Demand for integrating social and environmental concerns in financial markets was supplied by the introduction of different mechanisms for socially responsible investment (SRI). This approach, also known as ethical investment or sustainable investment (Renneboog et al., 2008), considers factors related to the environment, society, and human rights, in addition to traditional financial issues, thus allowing investors to match their investment strategy with their ethical values (Domini, 2001). Although SRI emerged in the middle of the last century, it has come into prominence largely within the past two decades (Fowler and Hope, 2007). During this period, SRI has ceased to be a niche activity and has become a core factor for mainstream investors in developed countries (Statman, 2006). As a report from EUROSIF (2010a) emphasizes, “Total SRI Assets under Management (AuM) in Europe have reached €5 trillion, as of December 31, 2009, whereas they represented close to €2.7 trillion in 2005.” In the United States, SRI has increased in terms of dollars invested by 1200% between 1995 and 2009, resulting in a current share of about 10% of the SRI assets in the AuM on that market (EUROSIF, 2010a). The great development of this non-conventional investment approach was mainly originated by demand from institutional investors, through the mainstreaming of environmental, social, and governance principles in financial services, and by external pressures from the major nongovernment organizations (NGOs) worldwide (EUROSIF, 2010a). This steep growth in SRI worldwide has stimulated the interest of academics and practitioners in conducting research on SRI performance (Fowler and Hope, 2007). Previous studies have mainly focused on measuring the risk-adjusted returns of several SRI assets, investment or pension funds, or SRI equity indexes in developed countries (Fowler and Hope, 2007). Although emerging markets have been a mainstream research area in the management and business agenda, thus far there has been little interest in SRI performance research in emerging countries. This lack is even more remarkable when considering that, according to the International Finance Corporation's1 (IFC) claims, investor interest in SRI in emerging markets has gained momentum over the past decade (IFC, 2011). A global overview indicates that SRI has gradually evolved in emerging markets to represent over €200 billion2 (MERCER and IFC, 2009). This increase could be explained by the integration of corporate social responsibility (CSR) principles into financial markets, which is relevant to social and economic progress in emerging countries. More importantly, another relevant factor is the development of SRI equity indexes, which are non-conventional stock indexes of great relevance in this process because they have contributed to increased awareness and growing acceptance of the core concepts of sustainable investing among both companies and investors in these countries (IFC, 2011). The most notable example of this process is the creation and development of the Brazilian Corporate Sustainability Index (BCSI) in Brazil in 2005. As an illustration, the amount of Brazilian retail SRI AuM grew from about €42 million in 2005 to over €700 million in 2009 (MERCER and IFC, 2009). This phenomenon has been similar to what occurred in the U.S. and Europe as a consequence of the appearance of the Dow Jones Sustainability Indexes (DJSI) and the FTSE4Good Indexes. However, although the U.S. and Europe SRI equity indexes' “revolution” has been widely studied (Schröder, 2007), similar studies have not been done in emerging markets. To address this issue, this research explores, following traditional research on corporate social performance (CSP), the financial performance of the BCSI, thus contributing to the recent claims of the IFC and the World Bank that state that more research is required to further document the possible relationship between a company's sustainability performance and financial outcomes in emerging markets (IFC, 2011). Because the companies included in the BCSI are associated with higher levels of sustainability (see Appendix 3 for further details), this research should bring new insights about how companies' sustainability policies and strategies influence their financial performance. The analysis of BCSI performance could allow for the evaluation of how Brazilian companies manage risk and avoid costs (i.e., downside risks) and take advantage of sustainability-driven innovations in products, services, brands, and other intangibles (i.e., upside opportunities) (IFC, 2011). Although there are SRI equity indexes in other emerging countries (see Appendix 1 for a complete list of the current SRI indexes in emerging markets), the BCSI was the second launched at the global level and the first of its kind in Latin America.3 Moreover, the amount of SRI AuM in Brazil, where SRI has great institutional backing, is higher than in other emerging countries like India, where retail investors dominate. This is of special importance because institutional investors, such as pension funds, insurance companies, bank trusts, and other diversified financial forms, have become increasingly influential with their cross-border portfolios in the global financial markets in the past 20 years (Wen, 2009). Institutional investors' activism on SRI should subsequently promote global sustainability. This study of SRI in Brazil is also relevant because that market, as with other emerging economies, presents some factors that differ from established markets and that could have a significant impact on SRI performance. Examples, among others, are the rapid population growth, the potential of companies in developing countries to lead the world in CSR practices, the limited transparency in corporate governance (CG), the great role of the government in influencing the companies' governance structures, the high levels of social and income inequalities, the restrictions of the local capital market, the limited access of the firms to long-term sources of finance, and the deficiencies of ethics management. The analysis of the BCSI financial performance is assessed by comparing it with its official benchmark, the Bovespa Index. This is of special importance because the only difference between the BCSI and the Bovespa Index is the social and environmental screening process. Therefore, the differences between these indexes' performance could only be attributable to their different social, environmental, and corporate governance performance, aspects that will make the results more robust than those shown in other papers that use non-official benchmarks to measure the financial performance of several SRI equity indexes worldwide. To better understand the SRI performance phenomenon in Brazil, in this study the performance of the BCSI is compared to the results obtained by the other four most important equity indexes in the Brazilian market. The empirical analysis is carried out by using econometric techniques that have not been previously applied in the SRI field. The state-space market model will allow us to identify the stochastic process that drives the time-varying return and risk levels of the BCSI. This method will make it possible to identify the appearance of regime changes in the dynamics of the BCSI risk and returns in several market conditions (i.e., bull and bear market periods alike). This is of special interest because this research examines a timeframe that covers the financial downturn in late 2008. The implemented method will also allow us to obtain results that are expected to be of special relevance for improving the asset allocation process and the portfolio management procedures in controversial economic settings in emerging markets such as Brazil. Finally, this study is focused on a recent period (2006–2010) with a large increase in SRI at the global level, even as investors have attained a significant level of knowledge about SRI equity indexes, which will make the results more reliable and relevant for discussions. The rest of this paper is organized as follows. The next section reviews the previous literature. Open questions on this topic are reviewed and the research hypotheses are presented. Section 3 introduces the theoretical econometric models to be applied, explains the sample selection methodology, and presents a descriptive study of the data. The results are shown in Section 4. Finally, conclusions, further discussions, and future research opportunities are in the last section.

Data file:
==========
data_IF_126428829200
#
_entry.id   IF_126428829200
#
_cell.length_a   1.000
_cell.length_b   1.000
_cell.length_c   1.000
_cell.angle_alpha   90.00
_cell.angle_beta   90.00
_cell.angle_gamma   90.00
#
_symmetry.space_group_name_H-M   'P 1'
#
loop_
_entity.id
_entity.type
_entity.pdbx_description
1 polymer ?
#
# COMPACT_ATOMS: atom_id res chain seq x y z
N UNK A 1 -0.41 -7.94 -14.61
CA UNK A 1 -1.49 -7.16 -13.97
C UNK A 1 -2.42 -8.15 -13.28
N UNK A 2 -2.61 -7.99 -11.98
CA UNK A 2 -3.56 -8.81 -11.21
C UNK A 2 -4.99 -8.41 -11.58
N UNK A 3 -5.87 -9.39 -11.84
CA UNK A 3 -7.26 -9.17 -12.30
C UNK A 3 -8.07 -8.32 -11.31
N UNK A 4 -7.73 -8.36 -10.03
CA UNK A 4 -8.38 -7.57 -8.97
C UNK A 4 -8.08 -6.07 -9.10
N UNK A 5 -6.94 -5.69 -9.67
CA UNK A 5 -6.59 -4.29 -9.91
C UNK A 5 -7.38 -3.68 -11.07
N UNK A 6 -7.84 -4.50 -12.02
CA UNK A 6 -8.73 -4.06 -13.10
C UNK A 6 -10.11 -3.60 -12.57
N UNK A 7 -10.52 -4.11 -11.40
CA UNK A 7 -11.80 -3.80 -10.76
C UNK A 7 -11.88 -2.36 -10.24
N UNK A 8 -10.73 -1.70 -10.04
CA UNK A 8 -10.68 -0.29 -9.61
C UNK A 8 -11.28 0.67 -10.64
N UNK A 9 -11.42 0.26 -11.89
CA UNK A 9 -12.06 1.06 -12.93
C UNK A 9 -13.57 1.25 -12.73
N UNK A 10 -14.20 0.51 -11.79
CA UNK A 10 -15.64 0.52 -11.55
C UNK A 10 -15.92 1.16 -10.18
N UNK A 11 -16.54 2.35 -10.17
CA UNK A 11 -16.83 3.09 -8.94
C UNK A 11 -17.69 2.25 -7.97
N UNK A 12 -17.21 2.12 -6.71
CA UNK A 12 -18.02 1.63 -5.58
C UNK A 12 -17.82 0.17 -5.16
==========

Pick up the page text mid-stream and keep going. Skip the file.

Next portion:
نتیجه گیری انگلیسی
This work aims to explore the financial performance of the mainstream SRI equity index in emerging markets in the Latin American context: the Brazilian Corporate Sustainability Index (BCSI). In order to assess the impact of the social and environmental screening process on the BCSI's performance, the latest results are compared with those of the official benchmark: the Bovespa Index. Thus, this research is expected to bring new insights about the implications of introducing CSR issues on investment strategies in emerging markets. This is because the only difference between the BCSI and the Bovespa Index refers to the BCSI social and environmental screening process. The main results partially challenge previous findings of studies about SRI equity indexes' performance focused in established markets that support the tenets of modern portfolio theory. This is because the present research suggests that investing in the BCSI does not result in a risk or return disadvantage in bullish market periods. This idea is contrary to the modern portfolio theory, which predicts the negative financial performance of SRI equity indexes because social and environmental screens limit diversification possibilities and, consequently, lead investors to less favorable investments. Although these premises have been supported in studies focused on developed countries, this research shows empirical evidence of a positive view of financial markets for those companies that embraced improving their levels of corporate social performance (CSP) in emerging markets. Furthermore, this research provides a convincing background to explain this effect by analyzing some economic, political, and institutional factors that influence the performance of the BCSI. This work emphasizes that companies belonging to the BCSI seem to get financial benefits due to the following issues: their commitment to a rational use of natural resources and environmental preservation, their commitment to CSR principles, their commitment to high levels of transparency about corporate governance issues, and their reduced exposure to insider ownership. Thus they can access long-term sources of financing while maintaining their activism in corporate social investment processes and their out-performance in ethics management and other social issues. All of these considerations bring these companies in the BCSI the opportunity to benefit from enhanced business opportunities that could improve their performance. This is due to investors' perception that these well-governed companies are less risky and are able to achieve a better financial performance in the mid- to long term. However, during the financial crisis, the BCSI became riskier than its official benchmark. Although this issue is in line with the principles of the modern portfolio theory, it could be explained by the fact that the BCSI is more sensitive to changes in the market cycle, given that it includes companies affected to a larger extent by fluctuations, whereas its benchmarks comprise more stocks in other “sin” sectors that are not affected to the same extent. These considerations have important implications for investors interested in business in emerging markets and especially for active portfolio management. This research brings new information for adjusting portfolios' risk and return levels. This information is even more important in an economic environment that features uncertainty, such as that which has been in place since mid-2008. Some descriptive studies on SRI in emerging countries have shown that investors in developed markets invest in SRI when they seek diversification opportunities in market crash periods (MERCER and IFC, 2009). These strategies should be implemented with great caution, as the results provide evidence that the BCSI was slightly riskier than its benchmarks during market downturn periods. This study presented relevant implications for firm managers and to those involved in strategic-management policy planning. Because of the better financial performance of the BCSI, the companies that were not included in the SRI equity index have had great incentives to be included in future periods. This will generate not only better levels of financial success for those companies, but also significant improvements in their social and environmental performance. This scenario will generate a competitive scheme between Brazilian companies in terms of CSP, an aspect that inherently promotes the implementation of CSR issues in Brazilian firms. This process is expected to encourage ethical investments in developing countries, thus reducing social inequalities and improving society's well-being in emerging markets. The results and conclusions of this research need to be interpreted with some caution, mainly because of concerns about whether SRI equity indexes are truly “ethical” or whether there are several nonsocial issues prevailing in the construction of these indexes. Specifically, the literature indicates that these nonconventional stock exchange indexes are deficient, mainly due to the information used to determine the inclusion of a company's stock in the index is based somewhat, if not solely, on the basis of information provided by the company, with no independent verification as to its reliability. However, it is interesting to note that this major flaw has less impact in the BCSI case; this is because the companies included in the BCSI, if they are not excluded from the following period, are required to present documents that prove their sustainability policies. Verification of these documents are now being taken into account by the BCSI Board (refer to Appendix 3 for further details). Although the robustness of the SRI equity indexes could weaken the results of studies, including those of the present study, it is interesting to consider that the screening processes and the application of these ethical criteria “gets down to judgment calls” (Statman, 2006). The results of the current study offer new research opportunities in the field. Having demonstrated the suitability of the model proposed in this research, it is further recommended that it be extended to the traditional SRI equity indexes that have been widely analyzed in the literature (e.g., the DSI, DJSI, FTSE4Good indexes, etc.). It would be interesting to study whether the risk-adjusted returns associated with this kind of SRI are influenced by market conditions, such as the behavior of the time-varying risk levels of the BCSI. This research could serve as a starting point in analyzing the performance of other SRI equity indexes in emerging markets (refer to Appendix 1). This would provide a more complete picture of the performance of SRI equity indexes in the most relevant emerging markets in terms of SRI. Moreover, it would be very interesting to study how, if at all, the regulatory variance introduced by the BASIC consortium 12 affects SRI performance in Brazil and in other emerging markets that are promoting SRI schemes, such as South Africa, India, and China.